The UAE’s currency was introduced on May 20, 1973, a little over two years after the country was formed.
Prior to the dirham, the rupee and dinar were used, as was the Maria Theresa thaler – a silver bullion coin in circulation since 1741.
In this weekly series, The National breaks down the historical and cultural significance of the designs of each of the dirham denominations.
Many will never have seen or held a Dh1,000 note, the history of which is equally elusive.
The highest-value banknote in the UAE, it was a part of the first issue in 1973 but was dropped from circulation in 1982 before reappearing in 1998.
It comes into its own for large cash transactions. Worth US$272, it is one of the highest-value banknotes in the world, although falls somewhat short of Brunei’s B$10,000 note, exchanged at astonishing US$7,440. Try offering that to a taxi driver.
The original Dh1,000 issue was printed in blue with a design on the English side featuring two views of Al Ain’s Al Jahili fort, one incorporating a minaret. The note would disappear for 16 years, by which time Al Jahili had moved over to the Dh50.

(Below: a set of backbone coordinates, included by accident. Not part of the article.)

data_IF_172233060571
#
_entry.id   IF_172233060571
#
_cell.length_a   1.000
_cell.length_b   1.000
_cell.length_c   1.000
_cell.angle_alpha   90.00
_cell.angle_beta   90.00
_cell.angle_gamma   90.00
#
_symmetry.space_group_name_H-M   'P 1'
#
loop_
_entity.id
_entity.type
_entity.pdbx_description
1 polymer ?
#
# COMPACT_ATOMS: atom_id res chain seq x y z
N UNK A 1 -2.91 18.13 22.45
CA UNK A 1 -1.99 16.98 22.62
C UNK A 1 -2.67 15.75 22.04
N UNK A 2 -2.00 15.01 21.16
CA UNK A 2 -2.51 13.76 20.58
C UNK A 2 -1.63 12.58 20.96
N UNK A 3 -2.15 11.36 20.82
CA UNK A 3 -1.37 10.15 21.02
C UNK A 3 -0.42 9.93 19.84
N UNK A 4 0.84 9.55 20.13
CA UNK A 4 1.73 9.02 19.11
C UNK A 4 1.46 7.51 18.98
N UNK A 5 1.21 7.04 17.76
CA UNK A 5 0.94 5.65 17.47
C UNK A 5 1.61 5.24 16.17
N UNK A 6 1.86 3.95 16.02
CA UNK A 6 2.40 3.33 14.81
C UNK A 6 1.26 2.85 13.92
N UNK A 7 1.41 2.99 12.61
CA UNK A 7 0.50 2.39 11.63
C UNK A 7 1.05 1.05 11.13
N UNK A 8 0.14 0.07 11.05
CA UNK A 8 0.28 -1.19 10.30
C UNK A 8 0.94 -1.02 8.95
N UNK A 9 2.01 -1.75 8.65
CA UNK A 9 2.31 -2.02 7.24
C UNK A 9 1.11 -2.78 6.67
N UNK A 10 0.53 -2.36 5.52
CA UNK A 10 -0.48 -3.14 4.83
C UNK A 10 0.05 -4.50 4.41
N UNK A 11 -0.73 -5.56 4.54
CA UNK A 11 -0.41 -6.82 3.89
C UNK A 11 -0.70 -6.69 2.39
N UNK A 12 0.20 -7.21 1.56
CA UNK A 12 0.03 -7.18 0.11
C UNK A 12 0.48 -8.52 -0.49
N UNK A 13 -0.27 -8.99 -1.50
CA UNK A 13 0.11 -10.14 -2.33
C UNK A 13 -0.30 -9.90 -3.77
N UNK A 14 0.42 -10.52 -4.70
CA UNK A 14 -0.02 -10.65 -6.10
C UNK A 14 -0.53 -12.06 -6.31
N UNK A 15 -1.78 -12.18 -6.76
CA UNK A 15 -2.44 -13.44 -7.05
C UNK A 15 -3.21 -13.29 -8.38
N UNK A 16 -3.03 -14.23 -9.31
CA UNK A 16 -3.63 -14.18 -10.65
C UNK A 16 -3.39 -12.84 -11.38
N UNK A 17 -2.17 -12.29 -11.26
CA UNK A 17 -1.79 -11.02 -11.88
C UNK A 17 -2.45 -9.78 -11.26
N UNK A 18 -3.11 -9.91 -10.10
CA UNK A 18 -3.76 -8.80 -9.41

The returning Dh1,000 note came with a new look that incorporated complex shades of brown and green, part of anti-forgery measures.
The English-language face is a view of the Abu Dhabi skyline as seen from the waters off the Corniche.
The Arabic face shows the distinctive north-east tower of Qasr Al Hosn, also known as Burj Al Hamam, or Tower of Pigeons, because of the birds once kept there.
For those keeping count, forts or palaces have appeared on seven UAE banknotes since 1973, more than any other subject.